Returning to competitive sport after major surgery can be a daunting task. How can you know when you are ready? And that your surgical site won’t be re-injured when you go back? Return rates to competitive sport following ACL reconstruction can range between 60% to 70% and return to prior performance levels dip to ranging between 40% and 50%. Re-injury rates are quoted to be as high as 15 times more likely in patients with prior ACL rupture. The current literature indicates that re-injury rates, as well as successful return to prior performance, are affected directly by strength, jumping and landing mechanics, agility, and on-field physiotherapy.
On-Field Physiotherapy bridges the gap between the clinic and the field by focusing on cutting manoeuvres, jumping, landing, sports-specific drills, speed training, and sports performance. These take place in a large outdoor setting at increased speeds, which cannot be replicated in the clinic. The drills are progressive; planes of motion, velocity, magnitude, duration, and fatigue are all manipulated to ensure that the athlete/patient are returning to biomechanical tasks in a way that is safe for their injury.
How can you avoid re-injury or failure to return to play?
- Go into surgery strong – the recovery will be quicker. Continue to strength train regularly throughout the year following your surgery to regain the strength to return to sport safely.
- Progress as your function dictates, not by how long it has been since surgery. Everyone progresses at different rates.
- Realize that although you are allowed to run forwards after ACL surgery as early as three months post operatively, cutting and changing directions can take up to 3 months more to even begin. These manoeuvres are the main causes of on-field ACL ruptures. As such, you must progressively return to these activities, which are best guided by an on-field physiotherapist.
- Make sure you take objective measures. Landing and jumping have been shown to be one of the best indicators of an athlete’s readiness to return to the field following a lower extremity surgery. These measurements should be monitored and all goals should be achieved before progressing to full participation to ensure safety.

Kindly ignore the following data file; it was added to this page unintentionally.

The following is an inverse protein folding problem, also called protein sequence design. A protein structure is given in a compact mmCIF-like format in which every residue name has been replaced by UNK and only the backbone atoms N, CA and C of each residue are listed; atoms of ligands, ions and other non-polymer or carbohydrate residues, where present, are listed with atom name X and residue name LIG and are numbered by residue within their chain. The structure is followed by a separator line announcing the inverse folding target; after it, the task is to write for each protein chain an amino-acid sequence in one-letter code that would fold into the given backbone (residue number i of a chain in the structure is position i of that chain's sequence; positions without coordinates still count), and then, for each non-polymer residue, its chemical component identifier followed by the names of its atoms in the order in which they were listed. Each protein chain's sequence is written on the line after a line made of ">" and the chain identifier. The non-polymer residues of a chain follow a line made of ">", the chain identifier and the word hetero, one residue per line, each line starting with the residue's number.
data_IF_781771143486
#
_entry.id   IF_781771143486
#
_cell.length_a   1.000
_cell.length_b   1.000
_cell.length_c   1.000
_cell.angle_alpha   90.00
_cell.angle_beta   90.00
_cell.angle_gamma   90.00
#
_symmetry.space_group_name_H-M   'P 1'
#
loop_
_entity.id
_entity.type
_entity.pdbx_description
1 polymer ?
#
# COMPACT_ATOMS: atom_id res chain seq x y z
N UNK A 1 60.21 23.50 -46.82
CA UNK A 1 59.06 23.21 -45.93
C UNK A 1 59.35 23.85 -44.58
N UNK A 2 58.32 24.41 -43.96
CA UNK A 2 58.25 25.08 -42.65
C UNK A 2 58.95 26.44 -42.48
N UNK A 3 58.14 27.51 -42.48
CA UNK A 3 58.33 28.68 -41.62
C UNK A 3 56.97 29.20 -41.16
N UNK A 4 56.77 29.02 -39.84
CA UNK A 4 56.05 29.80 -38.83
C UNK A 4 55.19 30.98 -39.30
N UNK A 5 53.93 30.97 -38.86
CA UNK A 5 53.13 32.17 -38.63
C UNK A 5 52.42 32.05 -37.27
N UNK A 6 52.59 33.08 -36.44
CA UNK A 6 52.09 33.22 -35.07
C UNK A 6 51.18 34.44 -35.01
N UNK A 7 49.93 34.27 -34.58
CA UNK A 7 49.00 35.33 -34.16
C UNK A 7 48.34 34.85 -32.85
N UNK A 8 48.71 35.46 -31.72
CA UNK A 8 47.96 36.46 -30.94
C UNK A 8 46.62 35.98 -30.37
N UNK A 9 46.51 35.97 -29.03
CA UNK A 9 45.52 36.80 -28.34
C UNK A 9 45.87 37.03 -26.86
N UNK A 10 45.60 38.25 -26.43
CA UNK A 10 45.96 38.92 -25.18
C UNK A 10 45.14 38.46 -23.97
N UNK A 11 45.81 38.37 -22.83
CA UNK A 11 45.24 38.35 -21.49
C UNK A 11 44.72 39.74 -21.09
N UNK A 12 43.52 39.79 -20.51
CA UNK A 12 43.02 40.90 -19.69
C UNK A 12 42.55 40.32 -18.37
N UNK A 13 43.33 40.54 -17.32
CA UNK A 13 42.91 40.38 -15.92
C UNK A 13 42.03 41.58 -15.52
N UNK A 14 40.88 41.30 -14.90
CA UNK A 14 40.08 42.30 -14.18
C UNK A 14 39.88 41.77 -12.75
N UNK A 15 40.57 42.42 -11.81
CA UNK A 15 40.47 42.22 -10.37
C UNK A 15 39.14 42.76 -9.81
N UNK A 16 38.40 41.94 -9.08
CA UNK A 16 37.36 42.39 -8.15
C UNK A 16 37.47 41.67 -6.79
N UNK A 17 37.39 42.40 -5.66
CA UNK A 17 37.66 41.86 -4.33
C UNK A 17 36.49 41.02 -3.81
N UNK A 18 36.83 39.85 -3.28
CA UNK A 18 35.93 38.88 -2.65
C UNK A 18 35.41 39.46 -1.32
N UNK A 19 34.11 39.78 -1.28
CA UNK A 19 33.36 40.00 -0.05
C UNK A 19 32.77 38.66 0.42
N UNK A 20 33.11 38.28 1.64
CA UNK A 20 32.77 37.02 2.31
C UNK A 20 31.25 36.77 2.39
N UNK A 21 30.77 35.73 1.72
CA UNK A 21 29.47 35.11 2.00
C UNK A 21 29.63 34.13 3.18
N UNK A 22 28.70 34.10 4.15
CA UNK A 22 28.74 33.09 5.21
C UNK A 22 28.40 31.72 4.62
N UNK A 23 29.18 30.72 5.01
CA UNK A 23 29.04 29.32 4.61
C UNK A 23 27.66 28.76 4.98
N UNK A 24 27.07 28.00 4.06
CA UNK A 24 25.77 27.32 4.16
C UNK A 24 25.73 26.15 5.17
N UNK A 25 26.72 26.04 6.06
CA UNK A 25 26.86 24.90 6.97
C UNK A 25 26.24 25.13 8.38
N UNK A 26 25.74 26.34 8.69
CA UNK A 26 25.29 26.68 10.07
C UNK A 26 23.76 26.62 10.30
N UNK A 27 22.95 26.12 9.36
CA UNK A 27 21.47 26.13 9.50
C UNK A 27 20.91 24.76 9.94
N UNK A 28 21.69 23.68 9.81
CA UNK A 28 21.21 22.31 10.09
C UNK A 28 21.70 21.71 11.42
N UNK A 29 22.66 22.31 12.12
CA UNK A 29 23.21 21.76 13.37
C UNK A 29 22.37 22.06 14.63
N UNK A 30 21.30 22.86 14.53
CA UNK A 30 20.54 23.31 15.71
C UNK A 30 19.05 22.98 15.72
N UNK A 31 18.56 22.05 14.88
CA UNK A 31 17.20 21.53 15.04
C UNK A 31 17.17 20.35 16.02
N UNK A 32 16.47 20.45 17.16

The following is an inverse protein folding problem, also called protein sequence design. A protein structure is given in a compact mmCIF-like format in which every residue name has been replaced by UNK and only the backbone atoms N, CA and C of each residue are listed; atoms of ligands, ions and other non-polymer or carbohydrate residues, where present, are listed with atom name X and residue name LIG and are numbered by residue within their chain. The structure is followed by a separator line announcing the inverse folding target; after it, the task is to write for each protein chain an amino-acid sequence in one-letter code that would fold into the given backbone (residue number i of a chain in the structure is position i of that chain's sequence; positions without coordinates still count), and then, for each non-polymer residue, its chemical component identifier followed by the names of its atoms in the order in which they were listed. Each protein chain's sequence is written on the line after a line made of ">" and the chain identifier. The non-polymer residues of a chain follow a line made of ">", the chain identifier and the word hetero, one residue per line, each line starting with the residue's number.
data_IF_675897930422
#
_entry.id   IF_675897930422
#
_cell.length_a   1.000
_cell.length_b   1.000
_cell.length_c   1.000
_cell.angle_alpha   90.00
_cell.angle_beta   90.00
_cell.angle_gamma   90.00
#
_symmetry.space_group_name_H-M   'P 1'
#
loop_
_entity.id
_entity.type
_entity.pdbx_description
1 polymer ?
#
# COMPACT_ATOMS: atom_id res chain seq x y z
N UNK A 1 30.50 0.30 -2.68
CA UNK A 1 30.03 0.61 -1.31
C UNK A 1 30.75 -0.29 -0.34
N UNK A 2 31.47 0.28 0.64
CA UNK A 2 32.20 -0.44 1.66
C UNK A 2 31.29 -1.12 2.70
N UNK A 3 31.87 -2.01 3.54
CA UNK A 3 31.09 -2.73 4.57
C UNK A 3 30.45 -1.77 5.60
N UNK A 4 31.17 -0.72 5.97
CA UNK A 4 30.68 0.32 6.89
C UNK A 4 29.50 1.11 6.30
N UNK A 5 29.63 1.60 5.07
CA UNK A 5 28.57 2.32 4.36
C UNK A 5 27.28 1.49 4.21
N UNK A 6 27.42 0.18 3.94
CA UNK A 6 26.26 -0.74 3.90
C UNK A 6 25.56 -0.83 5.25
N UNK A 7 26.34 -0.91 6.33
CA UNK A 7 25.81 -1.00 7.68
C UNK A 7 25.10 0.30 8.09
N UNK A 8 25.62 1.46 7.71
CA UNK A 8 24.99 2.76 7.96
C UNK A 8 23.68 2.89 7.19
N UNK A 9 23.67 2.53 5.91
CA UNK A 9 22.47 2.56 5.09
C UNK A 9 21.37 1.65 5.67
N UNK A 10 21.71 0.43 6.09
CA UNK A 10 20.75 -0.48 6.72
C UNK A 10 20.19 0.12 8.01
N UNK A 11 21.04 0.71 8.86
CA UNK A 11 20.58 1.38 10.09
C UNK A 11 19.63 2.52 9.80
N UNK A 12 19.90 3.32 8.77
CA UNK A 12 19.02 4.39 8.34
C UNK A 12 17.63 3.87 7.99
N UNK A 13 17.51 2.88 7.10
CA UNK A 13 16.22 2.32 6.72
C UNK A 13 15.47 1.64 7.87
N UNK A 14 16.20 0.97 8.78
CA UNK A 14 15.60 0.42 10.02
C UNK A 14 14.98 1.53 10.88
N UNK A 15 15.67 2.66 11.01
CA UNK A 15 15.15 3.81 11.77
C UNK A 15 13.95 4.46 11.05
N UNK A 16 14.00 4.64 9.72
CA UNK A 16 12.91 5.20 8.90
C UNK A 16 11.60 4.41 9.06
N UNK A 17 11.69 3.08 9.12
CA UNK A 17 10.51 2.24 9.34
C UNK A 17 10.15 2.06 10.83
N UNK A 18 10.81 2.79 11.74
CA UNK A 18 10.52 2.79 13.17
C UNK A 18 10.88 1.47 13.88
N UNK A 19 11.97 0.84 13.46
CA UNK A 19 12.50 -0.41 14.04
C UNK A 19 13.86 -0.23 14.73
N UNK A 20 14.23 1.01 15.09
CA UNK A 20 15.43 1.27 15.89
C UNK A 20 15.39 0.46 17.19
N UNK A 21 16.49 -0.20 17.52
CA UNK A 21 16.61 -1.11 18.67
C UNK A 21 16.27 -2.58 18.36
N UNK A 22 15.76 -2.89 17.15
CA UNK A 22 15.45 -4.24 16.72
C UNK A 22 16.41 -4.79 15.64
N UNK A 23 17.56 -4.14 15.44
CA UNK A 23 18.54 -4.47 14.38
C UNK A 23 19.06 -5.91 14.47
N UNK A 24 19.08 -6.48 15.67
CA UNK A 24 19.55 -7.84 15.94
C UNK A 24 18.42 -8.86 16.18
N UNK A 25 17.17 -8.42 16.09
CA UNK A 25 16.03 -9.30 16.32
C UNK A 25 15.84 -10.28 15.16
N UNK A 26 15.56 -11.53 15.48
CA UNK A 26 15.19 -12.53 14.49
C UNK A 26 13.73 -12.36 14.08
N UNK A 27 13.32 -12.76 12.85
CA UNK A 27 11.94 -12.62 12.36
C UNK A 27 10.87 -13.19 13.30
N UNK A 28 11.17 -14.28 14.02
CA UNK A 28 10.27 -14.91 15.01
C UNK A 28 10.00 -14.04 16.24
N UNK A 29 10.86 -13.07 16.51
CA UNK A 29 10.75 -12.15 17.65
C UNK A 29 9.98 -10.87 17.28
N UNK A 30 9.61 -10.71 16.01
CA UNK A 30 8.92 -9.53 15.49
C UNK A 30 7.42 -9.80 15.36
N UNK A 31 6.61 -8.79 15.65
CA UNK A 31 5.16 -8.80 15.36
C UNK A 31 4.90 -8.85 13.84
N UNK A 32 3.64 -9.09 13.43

Unfortunately, these types of on-field programs are rare in the city, as I found out when collaborating to write the different protocols for its standardization. Luckily at UBC, the varsity athletes who sustain a “catastrophic lower extremity injury” (i.e. ACL rupture) do have such a program on campus and -the good news- it’s available to the public. These drills are the same ones the Whitecaps or Thunderbirds would do if they had the same injury!
You can be confident that you “know you’re ready” by using the most recent scientifically-proven methods to test your return to play parameters. You will also be guided in a very precise manner into activities that are at appropriate progression rates for your functional strength, and end with speed training to focus on not just return to play, but return to performing.
Ryan Leaver PT, DPT, SCS, Sports Dip
Ryan has been involved as a physio at all levels of sport including the Vancouver Whitecaps, WFC2, WNT Soccer Canada, and Idaho Steelheads (Dallas Stars Affiliate). He is a former professional soccer player in England and Canada, has Coached University soccer in Buffalo, NY for 5 seasons, and has also been the strength and conditioning coach for WFC2. Ryan has been honing his craft on field since 2009, making him one of the leaders in this field in Western Canada.
McCullough et al.Return to High School– and College-Level Football After Anterior Cruciate Ligament Reconstruction: A Multicenter Orthopaedic Outcomes Network (MOON) Cohort Study.
First Published August 24, 2012 AJSM
Clin J Sport Med. 2012 Mar; 22(2): 116–121. Incidence of Contralateral and Ipsilateral Anterior Cruciate Ligament (ACL) Injury After Primary ACL Reconstruction and Return to Sport
Mark V. Paterno, PT, PhD, SCS, ATC,*†‡§ Mitchell J. Rauh, PT, PhD, MPH,|| Laura C. Schmitt, PT, PhD,†‡**Kevin R. Ford, PhD,†§ and Timothy E. Hewett, PhD*†§††‡‡§§
Kyritsis et al. BJSM 2016 Likelihood of ACL graft rupture: not meeting six clinical discharge criteria before return to sport is associated with a four times greater risk of rupture vol 50 issue 15